As a reminder, Jesse's obituary is here: http://www.caringroup.com/fh/edens/obituaries/obit_details.asp?obitid=2715
    From that page there is a link so that you can add a message to the guestbook for his family to read. Many from FSU have already done so.
     
    Last edited: Nov 10, 2013
  11. Rob

    Rob Beach Bum

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    My friend who died of cancer was in a wonderful hospice, had plenty of morphine, and felt the suffocation feeling too. he was not moving so fluid built up in his lungs. It's just what happens no matter how good the care. He wanted morphine, but because of the morphine, he stopped communicating. Jesse wanted to communicate. If he refused morphine, and the hospice didn't force it on him, it was his choice. He deserved to have that last bit of control. We weren't there, it's over now.
     
  12. skatesindreams

    skatesindreams Well-Known Member

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    I believe that Jesse wanted to be "present" and "aware" for as long as he could..
    Bless him!

    It's not for us to question his decision.
     
  13. Yazmeen

    Yazmeen Well-Known Member

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    Every cancer is different, and endstage management of it is also different. Jesse possibly could have been made more comfortable with higher doses of painkillers and other drugs, but then he would not have been able to communicate with everyone here (he essentially would have been sedated most of the time until he passed). And his caregivers may have reached the limit of what they could give him without potentially inducing death faster. We also have to remember that Jesse's cancer also originated in his brain and spread to the spine, so it involved a lot of nerve tissue that transmitted pain and other impulses and also likely affected his thinking and emotions. And we must remember he asked to be moved closer to home when his options ran out so his family could be with him in his last days.

    My father-in-law died last year at 91, he had been as healthy as a horse up to the point where he began having memory lapses and they found the brain metastases. On a Friday evening, he was talking to my husband coherently about his final wishes, his finances, etc. Then he started to become quieter and quieter and slept peacefully until he died two days later. As I noted, every endstage cancer situation is different. And a patient suffering pain and other symptoms is not necessarily a sign of "torture" when that dying patient wants to remain aware of his surroundings and those in it as long as possible before passing. As victorskid and others have said, we weren't there, we don't know what really went on. It doesn't honor Jesse's memory to continue to rail against what some of us are personally interpreting as substandard care with no proof that this happened. It's time to put that to rest and remember Jesse as he was, a beautiful young man and skater, and as he hopefully now is, at peace and smiling down on us, glad he had as much time to communicate with us as he did.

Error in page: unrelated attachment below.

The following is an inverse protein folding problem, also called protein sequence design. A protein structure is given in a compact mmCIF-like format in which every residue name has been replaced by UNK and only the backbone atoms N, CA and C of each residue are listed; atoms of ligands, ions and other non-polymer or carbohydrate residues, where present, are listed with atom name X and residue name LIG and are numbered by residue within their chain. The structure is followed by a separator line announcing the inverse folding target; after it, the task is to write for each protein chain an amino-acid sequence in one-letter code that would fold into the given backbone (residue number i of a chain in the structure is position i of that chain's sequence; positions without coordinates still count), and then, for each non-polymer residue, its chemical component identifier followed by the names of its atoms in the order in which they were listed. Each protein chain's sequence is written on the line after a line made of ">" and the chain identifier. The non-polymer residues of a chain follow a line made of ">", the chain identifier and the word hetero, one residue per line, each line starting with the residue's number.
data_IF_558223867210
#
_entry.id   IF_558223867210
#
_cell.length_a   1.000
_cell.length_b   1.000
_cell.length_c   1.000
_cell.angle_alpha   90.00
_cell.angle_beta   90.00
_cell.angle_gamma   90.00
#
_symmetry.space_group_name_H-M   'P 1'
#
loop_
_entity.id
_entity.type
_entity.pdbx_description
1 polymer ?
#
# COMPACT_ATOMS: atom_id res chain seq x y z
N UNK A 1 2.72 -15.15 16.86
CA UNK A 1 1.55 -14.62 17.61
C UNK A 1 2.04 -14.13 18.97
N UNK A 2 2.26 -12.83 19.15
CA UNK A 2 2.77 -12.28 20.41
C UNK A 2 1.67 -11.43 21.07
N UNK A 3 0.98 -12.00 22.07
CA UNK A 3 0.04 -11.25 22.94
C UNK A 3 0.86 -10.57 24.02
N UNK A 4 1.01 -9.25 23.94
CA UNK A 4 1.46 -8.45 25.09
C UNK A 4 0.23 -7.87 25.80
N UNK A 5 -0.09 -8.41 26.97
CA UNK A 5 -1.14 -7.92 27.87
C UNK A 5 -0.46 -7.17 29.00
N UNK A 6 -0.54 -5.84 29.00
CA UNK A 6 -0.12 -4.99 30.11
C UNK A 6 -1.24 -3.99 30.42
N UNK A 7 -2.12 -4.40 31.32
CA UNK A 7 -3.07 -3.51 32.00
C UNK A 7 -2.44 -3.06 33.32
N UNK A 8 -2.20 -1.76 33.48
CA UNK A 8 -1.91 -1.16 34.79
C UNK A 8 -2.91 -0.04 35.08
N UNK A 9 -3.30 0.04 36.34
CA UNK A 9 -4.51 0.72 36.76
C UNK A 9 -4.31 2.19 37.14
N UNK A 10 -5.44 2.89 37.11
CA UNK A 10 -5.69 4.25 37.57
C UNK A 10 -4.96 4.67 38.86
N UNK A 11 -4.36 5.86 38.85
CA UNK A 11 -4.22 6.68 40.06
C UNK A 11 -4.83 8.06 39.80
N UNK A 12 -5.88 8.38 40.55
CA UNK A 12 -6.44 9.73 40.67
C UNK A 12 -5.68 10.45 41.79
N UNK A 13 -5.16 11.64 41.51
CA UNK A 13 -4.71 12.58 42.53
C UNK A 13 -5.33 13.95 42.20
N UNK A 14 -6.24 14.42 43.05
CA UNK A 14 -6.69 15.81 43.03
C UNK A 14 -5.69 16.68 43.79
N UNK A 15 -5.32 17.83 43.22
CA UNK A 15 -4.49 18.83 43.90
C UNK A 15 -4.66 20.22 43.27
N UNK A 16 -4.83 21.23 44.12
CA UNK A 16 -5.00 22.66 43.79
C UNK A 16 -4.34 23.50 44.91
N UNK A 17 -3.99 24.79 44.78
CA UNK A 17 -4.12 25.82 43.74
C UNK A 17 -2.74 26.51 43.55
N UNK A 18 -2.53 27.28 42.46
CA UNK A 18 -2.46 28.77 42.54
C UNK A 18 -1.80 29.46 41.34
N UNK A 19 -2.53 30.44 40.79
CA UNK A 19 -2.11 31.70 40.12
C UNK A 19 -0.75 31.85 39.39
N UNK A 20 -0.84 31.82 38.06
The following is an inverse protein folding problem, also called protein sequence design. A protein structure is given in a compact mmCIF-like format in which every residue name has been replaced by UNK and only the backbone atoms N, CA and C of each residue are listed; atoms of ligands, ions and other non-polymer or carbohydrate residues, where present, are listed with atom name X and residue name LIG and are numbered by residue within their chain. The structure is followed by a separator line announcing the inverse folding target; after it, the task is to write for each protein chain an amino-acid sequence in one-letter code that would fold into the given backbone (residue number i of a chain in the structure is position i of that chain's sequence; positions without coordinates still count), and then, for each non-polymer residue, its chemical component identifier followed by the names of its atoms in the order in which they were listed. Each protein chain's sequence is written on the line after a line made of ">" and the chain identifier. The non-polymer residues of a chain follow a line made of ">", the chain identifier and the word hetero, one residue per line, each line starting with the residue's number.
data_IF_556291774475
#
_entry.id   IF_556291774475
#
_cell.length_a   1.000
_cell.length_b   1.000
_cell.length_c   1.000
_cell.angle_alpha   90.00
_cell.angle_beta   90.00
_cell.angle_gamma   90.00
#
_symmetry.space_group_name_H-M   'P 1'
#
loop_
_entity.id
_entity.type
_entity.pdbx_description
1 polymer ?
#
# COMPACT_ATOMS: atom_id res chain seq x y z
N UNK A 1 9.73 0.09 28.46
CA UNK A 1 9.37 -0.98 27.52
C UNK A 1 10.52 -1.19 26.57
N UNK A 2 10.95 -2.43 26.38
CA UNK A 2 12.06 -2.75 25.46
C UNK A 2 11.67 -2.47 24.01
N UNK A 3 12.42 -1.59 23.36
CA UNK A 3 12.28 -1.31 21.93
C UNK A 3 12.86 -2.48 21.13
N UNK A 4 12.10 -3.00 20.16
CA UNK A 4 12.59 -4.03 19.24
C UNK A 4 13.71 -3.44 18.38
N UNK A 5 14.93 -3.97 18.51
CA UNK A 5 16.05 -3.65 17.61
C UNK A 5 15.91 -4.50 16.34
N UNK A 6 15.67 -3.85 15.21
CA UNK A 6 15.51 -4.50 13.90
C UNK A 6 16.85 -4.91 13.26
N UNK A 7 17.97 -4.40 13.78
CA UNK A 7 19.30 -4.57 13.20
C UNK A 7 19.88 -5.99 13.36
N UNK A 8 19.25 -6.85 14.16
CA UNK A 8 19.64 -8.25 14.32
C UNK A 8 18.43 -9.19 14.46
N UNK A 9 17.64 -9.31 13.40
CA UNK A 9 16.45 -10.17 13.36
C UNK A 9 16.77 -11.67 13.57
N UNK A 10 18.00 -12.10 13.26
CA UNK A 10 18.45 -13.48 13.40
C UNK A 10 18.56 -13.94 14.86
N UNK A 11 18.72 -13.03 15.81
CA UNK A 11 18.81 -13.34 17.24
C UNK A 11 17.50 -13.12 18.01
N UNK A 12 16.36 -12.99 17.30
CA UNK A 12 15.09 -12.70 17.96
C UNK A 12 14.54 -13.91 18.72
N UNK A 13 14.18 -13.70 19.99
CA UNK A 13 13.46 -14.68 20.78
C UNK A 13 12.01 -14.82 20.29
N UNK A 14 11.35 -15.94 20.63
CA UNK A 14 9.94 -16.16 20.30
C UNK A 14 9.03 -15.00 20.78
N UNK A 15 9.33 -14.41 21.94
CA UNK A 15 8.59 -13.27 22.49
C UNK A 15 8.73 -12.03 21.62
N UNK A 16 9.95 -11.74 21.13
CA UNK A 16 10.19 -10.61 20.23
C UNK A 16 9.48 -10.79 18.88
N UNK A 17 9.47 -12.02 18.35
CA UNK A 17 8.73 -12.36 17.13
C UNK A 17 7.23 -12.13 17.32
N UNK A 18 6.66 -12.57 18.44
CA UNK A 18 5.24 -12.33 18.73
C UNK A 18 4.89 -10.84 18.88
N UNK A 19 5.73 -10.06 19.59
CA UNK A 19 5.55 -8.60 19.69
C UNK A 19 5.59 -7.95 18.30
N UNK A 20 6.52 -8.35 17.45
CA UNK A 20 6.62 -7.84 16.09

14. Spun Silver

    Spun Silver Well-Known Member

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    Is it possible for people to express their sadness as they see fit without trying to correct and shut down other posters? All of us posting here were part of Jesse's FSU support system and witnessed his cries of pain and frustration. That experience was a very profound, very painful one for us all. We experienced and interpret it differently. That is natural. I know each of us also did what we could to help.

    This is not a "normal" FSU thread to bicker in. It is a place to express grief, not argue with one another. Let's live and let live. As Jesse would do, if he could! (In one of his last emails to me, after I apologized for saying something sarcastic when he stopped taking the antibiotics, he wrote back, "I don't take offense easily, lol.") The sweet, sweet guy!
     
    Last edited: Nov 10, 2013
  15. overedge

    overedge Well-Known Member

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    I think the distinction is in expressing sadness for his suffering, which it's clear we all share, without making unfounded negative judgements about his quality of care or about his caregivers.
     
  16. RickInSanJose

    RickInSanJose New Member

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    May the ice Up There for him always be perfect and flawless.